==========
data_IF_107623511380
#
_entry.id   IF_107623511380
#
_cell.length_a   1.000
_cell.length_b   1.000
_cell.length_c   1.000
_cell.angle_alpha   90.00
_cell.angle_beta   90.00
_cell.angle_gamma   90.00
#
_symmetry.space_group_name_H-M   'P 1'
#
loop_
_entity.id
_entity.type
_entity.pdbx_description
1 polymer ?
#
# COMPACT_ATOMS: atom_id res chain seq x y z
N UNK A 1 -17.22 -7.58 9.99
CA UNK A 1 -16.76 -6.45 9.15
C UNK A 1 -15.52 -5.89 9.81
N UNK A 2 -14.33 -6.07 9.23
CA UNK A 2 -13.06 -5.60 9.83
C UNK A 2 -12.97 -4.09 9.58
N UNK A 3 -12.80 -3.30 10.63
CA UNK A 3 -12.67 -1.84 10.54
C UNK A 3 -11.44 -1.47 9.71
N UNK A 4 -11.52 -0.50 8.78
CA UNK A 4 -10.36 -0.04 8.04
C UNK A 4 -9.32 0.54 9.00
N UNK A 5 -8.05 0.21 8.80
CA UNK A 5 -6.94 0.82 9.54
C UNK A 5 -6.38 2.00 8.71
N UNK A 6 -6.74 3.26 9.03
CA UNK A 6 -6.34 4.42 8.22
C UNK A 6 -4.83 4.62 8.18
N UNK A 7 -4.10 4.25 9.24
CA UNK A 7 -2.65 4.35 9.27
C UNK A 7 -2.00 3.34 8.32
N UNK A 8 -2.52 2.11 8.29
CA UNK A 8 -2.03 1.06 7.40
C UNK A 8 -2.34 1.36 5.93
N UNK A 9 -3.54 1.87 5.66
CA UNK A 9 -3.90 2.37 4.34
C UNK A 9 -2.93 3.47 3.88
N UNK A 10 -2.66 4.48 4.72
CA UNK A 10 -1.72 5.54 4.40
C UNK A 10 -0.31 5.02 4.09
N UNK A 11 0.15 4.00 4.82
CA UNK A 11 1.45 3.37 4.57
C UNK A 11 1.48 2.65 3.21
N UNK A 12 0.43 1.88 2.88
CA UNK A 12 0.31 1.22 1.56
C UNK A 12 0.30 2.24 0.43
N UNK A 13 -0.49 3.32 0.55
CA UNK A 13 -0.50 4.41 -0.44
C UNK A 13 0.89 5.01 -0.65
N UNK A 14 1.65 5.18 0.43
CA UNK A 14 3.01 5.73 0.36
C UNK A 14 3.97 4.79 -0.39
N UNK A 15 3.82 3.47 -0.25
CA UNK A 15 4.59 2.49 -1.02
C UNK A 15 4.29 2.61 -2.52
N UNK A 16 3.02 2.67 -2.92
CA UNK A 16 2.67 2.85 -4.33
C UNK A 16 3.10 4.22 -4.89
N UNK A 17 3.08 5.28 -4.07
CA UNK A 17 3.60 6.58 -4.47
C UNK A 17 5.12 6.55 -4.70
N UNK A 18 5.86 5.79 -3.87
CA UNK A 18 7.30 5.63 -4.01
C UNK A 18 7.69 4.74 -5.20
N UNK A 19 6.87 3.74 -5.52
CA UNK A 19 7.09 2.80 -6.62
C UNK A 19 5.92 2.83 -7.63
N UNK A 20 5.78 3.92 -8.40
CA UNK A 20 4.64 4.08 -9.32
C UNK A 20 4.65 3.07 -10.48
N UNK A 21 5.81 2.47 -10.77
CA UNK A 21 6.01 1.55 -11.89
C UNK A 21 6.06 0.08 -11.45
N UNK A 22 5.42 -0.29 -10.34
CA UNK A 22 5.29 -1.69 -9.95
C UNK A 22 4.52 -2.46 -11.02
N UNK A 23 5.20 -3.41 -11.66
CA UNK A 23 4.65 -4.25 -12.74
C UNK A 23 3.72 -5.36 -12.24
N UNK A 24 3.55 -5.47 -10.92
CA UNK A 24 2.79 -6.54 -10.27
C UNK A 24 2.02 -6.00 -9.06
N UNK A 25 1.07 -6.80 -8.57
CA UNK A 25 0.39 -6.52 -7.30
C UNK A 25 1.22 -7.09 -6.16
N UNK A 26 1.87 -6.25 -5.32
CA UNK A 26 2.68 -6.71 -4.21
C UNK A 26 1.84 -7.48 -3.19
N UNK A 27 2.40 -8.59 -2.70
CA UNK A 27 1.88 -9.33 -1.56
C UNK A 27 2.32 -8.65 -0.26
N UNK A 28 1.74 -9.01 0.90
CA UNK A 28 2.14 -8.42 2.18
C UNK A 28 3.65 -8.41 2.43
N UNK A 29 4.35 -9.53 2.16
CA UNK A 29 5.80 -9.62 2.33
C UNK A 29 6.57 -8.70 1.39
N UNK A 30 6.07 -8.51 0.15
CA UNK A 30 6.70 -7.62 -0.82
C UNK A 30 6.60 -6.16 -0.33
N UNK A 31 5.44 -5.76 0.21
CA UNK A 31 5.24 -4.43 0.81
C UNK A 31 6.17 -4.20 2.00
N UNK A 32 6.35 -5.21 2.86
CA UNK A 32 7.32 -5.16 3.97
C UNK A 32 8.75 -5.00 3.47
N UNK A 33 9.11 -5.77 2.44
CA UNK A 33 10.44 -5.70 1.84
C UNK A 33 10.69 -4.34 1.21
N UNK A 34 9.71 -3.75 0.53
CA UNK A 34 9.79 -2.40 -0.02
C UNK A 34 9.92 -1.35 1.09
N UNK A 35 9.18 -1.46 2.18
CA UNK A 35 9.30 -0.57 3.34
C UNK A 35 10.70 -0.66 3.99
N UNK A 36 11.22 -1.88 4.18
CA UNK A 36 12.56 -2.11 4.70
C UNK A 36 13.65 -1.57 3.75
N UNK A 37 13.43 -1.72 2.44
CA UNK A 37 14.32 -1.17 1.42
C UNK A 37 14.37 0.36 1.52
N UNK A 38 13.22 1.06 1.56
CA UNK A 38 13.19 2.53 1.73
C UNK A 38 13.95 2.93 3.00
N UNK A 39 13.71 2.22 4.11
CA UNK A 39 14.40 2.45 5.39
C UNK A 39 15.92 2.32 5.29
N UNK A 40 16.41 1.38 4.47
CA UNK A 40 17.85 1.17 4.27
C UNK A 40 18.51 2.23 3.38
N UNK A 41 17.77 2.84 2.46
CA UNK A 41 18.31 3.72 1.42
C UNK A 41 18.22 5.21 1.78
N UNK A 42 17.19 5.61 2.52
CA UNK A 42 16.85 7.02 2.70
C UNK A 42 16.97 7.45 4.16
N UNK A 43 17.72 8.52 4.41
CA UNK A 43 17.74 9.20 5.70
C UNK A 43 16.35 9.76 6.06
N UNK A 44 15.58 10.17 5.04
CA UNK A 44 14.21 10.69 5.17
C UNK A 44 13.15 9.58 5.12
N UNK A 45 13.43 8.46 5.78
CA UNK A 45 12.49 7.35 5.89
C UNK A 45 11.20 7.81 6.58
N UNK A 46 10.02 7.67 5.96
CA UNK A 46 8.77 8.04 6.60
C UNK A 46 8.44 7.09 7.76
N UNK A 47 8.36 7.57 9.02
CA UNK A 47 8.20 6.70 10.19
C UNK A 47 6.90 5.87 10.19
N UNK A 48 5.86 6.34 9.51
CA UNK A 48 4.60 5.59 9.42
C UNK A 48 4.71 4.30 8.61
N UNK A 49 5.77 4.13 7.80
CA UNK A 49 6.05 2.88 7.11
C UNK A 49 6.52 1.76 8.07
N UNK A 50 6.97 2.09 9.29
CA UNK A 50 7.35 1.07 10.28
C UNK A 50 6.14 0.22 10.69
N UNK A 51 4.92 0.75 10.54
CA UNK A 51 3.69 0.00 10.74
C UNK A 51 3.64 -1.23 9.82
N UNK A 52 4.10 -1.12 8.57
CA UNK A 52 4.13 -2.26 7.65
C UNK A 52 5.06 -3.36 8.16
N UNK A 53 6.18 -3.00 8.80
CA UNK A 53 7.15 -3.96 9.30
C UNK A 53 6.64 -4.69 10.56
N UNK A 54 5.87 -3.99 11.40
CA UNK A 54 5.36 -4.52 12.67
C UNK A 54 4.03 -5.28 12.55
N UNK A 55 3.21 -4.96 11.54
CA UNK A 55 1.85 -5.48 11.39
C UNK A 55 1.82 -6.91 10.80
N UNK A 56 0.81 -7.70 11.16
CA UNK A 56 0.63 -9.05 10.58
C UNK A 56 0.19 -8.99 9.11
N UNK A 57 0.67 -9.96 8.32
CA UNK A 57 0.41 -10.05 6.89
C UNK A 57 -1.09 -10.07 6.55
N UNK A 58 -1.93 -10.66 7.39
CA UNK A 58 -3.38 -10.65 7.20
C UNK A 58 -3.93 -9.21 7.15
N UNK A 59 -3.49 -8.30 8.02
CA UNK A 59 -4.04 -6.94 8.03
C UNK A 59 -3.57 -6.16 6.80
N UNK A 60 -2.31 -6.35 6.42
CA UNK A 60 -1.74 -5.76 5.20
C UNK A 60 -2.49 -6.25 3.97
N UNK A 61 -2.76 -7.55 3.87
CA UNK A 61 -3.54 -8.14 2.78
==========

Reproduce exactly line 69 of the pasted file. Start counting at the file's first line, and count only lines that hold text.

N UNK A 17 3.08 5.28 -4.07